High-profile criminal lawyer loses bid to reinstate right to practise law (updated)

A Brisbane-based criminal lawyer facing serious criminal charges including money laundering has today lost an application to have his licence to practise law reinstated.

Queensland Civil and Administrative Tribunal President Justice Martin Daubney AM dismissed an application by Adam Raydon Magill, 48, for a review of a decision by Queensland Law Society to cancel his practising certificate (PC) on November 18, 2019.

Justice Daubney, in a written 23-page decision, said: “This Tribunal’s conclusion is that (Mr Magill) is not presently a fit and proper person to hold a (PC).”

“Therefore…this Tribunal finds that the correct and preferable decision is that (Mr Magill’s) practising certificate be cancelled.”

“Accordingly, the application of review will be dismissed.”

Outside the tribunal, Mr Magill declined to comment on the ruling or whether he would appeal the decision.

Magill, who was a long-serving police officer and high-profile Brisbane detective before becoming a solicitor in September 2007, is facing charges of aggravated fraud, fraudulent falsification of records and aggravated money laundering after an 18-month Crime and Corruption Commission investigation into his law firm.

Magill was fined $9600 in the Brisbane Magistrates Court in mid-2019 after pleading guilty to five counts of breaching bail conditions, including being filmed on CCTV at a Fortitude Valley bar with an accused co-offender, a former client and accused serious drug trafficker Lam Quoc Ta.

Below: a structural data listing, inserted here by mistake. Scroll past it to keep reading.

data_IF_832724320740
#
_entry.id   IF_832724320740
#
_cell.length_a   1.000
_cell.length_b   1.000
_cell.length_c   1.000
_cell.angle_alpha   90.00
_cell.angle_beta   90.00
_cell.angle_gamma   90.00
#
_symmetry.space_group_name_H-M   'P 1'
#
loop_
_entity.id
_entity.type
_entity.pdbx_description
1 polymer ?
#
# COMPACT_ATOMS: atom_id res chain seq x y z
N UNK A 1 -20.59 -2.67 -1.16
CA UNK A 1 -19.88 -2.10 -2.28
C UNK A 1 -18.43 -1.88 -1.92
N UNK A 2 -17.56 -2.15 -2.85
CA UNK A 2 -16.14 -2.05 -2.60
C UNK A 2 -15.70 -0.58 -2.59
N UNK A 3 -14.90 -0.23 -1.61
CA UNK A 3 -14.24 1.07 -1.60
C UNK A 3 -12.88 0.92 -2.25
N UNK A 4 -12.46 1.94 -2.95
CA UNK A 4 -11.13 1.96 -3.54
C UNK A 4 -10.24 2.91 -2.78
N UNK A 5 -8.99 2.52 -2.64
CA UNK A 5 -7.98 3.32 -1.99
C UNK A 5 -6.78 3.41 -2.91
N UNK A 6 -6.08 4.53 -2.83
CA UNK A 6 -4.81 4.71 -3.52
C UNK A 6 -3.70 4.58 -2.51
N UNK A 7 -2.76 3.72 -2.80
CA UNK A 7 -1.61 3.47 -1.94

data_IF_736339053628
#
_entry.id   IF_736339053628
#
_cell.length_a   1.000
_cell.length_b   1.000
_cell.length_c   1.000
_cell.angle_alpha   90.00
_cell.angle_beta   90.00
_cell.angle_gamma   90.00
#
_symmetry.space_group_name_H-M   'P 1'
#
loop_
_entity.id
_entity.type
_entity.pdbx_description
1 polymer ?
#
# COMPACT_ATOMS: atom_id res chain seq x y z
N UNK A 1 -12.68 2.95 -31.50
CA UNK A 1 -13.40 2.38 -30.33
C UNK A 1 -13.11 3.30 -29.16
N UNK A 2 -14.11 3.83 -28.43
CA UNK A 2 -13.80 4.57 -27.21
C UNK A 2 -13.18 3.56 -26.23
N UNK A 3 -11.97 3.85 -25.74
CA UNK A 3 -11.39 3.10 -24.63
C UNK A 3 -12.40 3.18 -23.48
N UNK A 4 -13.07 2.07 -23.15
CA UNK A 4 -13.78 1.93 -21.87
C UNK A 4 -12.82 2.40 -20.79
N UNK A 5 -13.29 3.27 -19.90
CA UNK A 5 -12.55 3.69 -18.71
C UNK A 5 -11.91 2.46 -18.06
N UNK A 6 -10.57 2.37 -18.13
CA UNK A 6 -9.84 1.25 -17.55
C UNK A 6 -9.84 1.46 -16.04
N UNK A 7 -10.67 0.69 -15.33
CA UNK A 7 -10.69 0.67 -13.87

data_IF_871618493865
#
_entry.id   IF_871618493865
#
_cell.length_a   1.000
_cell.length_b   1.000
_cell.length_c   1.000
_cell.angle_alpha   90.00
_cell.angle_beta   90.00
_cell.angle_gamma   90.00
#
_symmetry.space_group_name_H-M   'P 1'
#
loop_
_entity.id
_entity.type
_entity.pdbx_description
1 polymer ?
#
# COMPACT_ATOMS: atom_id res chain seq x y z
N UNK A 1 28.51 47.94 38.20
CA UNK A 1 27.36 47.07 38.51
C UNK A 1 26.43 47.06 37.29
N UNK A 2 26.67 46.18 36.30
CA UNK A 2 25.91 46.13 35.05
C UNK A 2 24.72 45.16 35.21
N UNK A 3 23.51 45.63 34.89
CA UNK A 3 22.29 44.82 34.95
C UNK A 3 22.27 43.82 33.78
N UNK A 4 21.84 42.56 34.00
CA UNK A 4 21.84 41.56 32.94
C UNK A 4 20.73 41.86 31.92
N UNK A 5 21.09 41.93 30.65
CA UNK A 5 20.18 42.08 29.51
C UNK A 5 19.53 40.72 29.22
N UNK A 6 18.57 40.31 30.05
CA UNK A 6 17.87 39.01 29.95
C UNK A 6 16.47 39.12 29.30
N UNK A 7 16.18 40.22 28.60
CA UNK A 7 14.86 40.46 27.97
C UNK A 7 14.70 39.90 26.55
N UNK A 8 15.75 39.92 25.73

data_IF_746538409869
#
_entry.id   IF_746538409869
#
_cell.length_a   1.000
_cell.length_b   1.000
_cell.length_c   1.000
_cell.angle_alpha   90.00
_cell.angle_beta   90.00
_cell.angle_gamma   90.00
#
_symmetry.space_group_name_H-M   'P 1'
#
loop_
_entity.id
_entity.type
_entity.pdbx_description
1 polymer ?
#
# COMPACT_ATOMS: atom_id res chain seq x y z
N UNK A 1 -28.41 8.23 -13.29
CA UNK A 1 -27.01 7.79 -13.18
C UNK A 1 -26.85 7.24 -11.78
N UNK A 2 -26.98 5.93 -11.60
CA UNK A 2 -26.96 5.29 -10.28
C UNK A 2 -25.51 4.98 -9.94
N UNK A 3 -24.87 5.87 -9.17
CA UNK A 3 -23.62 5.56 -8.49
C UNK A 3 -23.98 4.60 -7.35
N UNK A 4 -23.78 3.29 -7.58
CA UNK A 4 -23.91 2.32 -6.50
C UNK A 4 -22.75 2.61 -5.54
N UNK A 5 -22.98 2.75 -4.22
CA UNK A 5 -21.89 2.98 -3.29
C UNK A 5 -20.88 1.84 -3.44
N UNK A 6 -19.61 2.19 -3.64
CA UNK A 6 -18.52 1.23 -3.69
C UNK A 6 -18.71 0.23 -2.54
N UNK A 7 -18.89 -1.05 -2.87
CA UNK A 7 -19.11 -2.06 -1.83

In February, Magill failed in an appeal to the Brisbane District Court to have two of the convictions recorded against him removed.

Today’s decision comes almost seven-months after Magill failed in his application to QCAT for a stay of QLS’s decision to suspend his PC.

The application followed a QLS decision that Magill was not a fit and proper person to practise law following his convictions for repeated bail breaches on five indictable offences relating to his conduct as a legal practitioner – including money laundering, two counts of fraud on Legal Aid Queensland, fraud on his own legal practice (Lawler Magill) and falsifying a memorandum of fees.

Justice Daubney, in handing down today’s ruling, said: “The repeated breaches of bail undertaking (by Magill) are illuminative of shortfalls in (his) character of attributes which are absolutely fundamental for practising legal practitioners.”

“(Magill’s) conduct in repeatedly breaching his bail undertakings, particularly his conduct in doing so shortly having been dealt with by the Chief Magistrate (for an earlier bail breach in which no conviction was recorded), is indicative of a cavalier attitude to one of the most basic and essential attributes of a practising legal practitioner.”

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